What NUNO has created – through it’s emphasis on people and relationships – is a warm hug. Soon I will be asking the artists on the Arts Council England (ACE) funded Neither Use Nor Ornament (NUNO) project, how was it for you? I have to do this as part of my evaluation process, but I’mContinue reading “How was it for you? #NUNOproject”
The sensory torture of a hospital environment became my reality a couple of weeks ago, and I’ve been forced to reflect how much activity must be sacrificed to manage sensory stress in my life.
This is my admission to myself and to the world. Mainly, I manage my life, I am happy and I am loved. But it is very hard indeed when I am out of my bubble.
Photograph by Stu Allsopp 2018 Don’t bother reading this. Yes – probably this blog post has been written before. Possibly even by me? I’ve written so very many posts since my diagnosis that even I can’t keep up! Deja vu, reinventing the wheel, this is what comes to mind when I hit the web theseContinue reading “Saturated – losing my mojo, & the question of embodied existence as an autistic person.”
But unmasking means changing habits and changing thought patterns too. Unmasking means I can begin to find my own contours and stay me shaped for longer. This makes it easier to locate myself if I have to mask. I can recover more quickly too.
Perhaps we underestimate just how hard we’re working everyday to keep afloat in a world which does not support our divergent neurologies?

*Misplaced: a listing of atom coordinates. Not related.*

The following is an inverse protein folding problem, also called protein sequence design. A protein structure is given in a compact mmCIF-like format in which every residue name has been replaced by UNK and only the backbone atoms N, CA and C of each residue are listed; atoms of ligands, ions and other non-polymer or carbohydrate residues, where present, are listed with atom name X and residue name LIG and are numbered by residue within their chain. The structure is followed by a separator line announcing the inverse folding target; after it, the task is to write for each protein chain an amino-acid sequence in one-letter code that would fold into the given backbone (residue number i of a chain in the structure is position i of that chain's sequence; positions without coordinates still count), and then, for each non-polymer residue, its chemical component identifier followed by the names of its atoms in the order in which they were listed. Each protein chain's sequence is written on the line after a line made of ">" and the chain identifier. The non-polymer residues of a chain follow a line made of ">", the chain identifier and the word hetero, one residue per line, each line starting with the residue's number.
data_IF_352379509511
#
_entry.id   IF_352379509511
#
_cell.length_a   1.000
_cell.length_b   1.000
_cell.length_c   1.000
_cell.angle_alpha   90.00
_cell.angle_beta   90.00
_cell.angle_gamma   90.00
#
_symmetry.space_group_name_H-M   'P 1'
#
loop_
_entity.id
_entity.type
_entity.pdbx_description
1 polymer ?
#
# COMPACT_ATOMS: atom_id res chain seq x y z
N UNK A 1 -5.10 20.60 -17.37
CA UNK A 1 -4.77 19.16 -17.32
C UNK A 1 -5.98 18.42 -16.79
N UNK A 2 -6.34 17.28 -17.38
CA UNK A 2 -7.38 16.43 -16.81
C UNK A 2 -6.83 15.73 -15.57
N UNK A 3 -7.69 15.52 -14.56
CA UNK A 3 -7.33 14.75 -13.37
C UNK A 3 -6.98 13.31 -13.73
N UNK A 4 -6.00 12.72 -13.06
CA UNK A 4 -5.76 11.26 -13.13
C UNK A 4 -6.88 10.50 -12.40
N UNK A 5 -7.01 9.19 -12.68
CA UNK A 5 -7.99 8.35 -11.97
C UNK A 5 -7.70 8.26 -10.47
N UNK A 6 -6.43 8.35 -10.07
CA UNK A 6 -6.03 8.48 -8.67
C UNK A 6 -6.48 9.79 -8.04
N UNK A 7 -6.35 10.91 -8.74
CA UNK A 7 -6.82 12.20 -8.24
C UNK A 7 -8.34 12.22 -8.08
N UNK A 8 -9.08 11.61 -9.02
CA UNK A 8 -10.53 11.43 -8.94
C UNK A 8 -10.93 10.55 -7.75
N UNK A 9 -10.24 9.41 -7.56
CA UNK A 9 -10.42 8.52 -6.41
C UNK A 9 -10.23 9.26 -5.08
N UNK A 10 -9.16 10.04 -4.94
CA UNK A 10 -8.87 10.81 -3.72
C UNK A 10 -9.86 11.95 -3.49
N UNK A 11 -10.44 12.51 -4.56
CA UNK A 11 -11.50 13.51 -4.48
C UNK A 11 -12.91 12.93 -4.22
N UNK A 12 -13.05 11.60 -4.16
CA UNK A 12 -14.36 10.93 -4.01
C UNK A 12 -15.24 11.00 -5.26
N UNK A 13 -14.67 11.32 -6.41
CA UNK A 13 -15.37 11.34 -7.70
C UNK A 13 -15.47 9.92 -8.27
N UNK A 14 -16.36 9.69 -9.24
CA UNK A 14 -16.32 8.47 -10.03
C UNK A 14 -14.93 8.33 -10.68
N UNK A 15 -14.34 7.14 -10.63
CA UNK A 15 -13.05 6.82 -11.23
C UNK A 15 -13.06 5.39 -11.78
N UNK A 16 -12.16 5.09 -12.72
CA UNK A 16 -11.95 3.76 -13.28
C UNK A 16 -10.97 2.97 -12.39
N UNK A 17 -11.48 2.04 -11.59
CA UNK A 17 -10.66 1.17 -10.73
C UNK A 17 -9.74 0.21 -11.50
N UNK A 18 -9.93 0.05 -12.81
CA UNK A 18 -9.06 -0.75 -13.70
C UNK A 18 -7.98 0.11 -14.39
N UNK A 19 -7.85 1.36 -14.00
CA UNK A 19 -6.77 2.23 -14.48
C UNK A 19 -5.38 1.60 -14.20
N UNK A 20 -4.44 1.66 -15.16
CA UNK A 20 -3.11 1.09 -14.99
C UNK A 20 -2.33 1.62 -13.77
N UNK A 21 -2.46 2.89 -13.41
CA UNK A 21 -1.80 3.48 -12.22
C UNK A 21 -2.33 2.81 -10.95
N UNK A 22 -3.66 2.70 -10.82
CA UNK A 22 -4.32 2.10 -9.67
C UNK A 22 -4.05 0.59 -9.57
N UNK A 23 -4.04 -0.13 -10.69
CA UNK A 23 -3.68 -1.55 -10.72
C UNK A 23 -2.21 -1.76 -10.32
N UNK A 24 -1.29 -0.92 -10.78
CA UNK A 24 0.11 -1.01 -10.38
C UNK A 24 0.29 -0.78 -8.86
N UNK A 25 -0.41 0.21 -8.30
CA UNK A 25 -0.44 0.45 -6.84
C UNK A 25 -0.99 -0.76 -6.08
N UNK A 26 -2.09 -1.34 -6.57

I follow trails – endless trails, down endless rabbit holes it seems, which echo with endless bile and all that political chatter. Not idle. No. But quite quite mountainous.
And yet my ‘unusual brain’ (a bloodhound of sorts) hunts on (and on). Seeking patterns to arrive at meanings. This time predicated on fear.
I think that for ‘neurologically biased’ we should read neurological privilege and allow that working accommodations begin right there. But first the bias must be revealed and spoken.
Often NT people begin to think that they themselves could be ‘a little bit’ autistic, with a matching and equal array of challenges.
I’m sickened by the imposed invisibility of many of my fellow autistic art professionals. It’s time to get back on my soapbox and make some noise.
While not wishing to indulge in trumpet blowing, I have to say that autism is of course advantageous in the making of art. No question.